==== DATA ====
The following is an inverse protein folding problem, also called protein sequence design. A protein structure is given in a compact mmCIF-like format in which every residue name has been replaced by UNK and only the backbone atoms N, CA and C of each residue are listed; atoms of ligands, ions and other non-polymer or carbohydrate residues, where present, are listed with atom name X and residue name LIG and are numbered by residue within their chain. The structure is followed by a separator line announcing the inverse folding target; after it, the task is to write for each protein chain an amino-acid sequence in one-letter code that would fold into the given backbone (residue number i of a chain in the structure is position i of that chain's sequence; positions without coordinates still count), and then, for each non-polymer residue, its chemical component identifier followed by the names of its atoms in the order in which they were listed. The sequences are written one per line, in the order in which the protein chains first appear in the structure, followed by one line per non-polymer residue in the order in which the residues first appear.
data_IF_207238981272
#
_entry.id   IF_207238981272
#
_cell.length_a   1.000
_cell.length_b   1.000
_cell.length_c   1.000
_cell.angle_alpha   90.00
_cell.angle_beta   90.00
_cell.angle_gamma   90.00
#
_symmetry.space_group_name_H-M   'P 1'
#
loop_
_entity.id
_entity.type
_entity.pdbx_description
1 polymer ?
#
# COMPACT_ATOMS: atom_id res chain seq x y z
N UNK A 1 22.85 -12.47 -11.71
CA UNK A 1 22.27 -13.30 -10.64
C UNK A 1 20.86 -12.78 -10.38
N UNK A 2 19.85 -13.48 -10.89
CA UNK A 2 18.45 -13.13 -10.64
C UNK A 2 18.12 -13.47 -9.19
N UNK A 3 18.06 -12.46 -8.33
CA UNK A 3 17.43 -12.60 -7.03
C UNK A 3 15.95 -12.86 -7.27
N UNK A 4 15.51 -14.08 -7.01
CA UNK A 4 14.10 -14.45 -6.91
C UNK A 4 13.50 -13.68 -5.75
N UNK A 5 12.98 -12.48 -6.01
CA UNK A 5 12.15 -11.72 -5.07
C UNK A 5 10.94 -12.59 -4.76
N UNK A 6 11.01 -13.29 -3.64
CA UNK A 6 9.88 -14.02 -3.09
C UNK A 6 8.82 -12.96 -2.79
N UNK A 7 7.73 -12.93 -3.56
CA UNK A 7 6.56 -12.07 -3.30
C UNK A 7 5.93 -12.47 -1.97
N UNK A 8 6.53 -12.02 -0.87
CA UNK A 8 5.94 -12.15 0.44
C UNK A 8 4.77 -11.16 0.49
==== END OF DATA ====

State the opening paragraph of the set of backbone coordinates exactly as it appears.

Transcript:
The following is an inverse protein folding problem, also called protein sequence design. A protein structure is given in a compact mmCIF-like format in which every residue name has been replaced by UNK and only the backbone atoms N, CA and C of each residue are listed; atoms of ligands, ions and other non-polymer or carbohydrate residues, where present, are listed with atom name X and residue name LIG and are numbered by residue within their chain. The structure is followed by a separator line announcing the inverse folding target; after it, the task is to write for each protein chain an amino-acid sequence in one-letter code that would fold into the given backbone (residue number i of a chain in the structure is position i of that chain's sequence; positions without coordinates still count), and then, for each non-polymer residue, its chemical component identifier followed by the names of its atoms in the order in which they were listed. The sequences are written one per line, in the order in which the protein chains first appear in the structure, followed by one line per non-polymer residue in the order in which the residues first appear.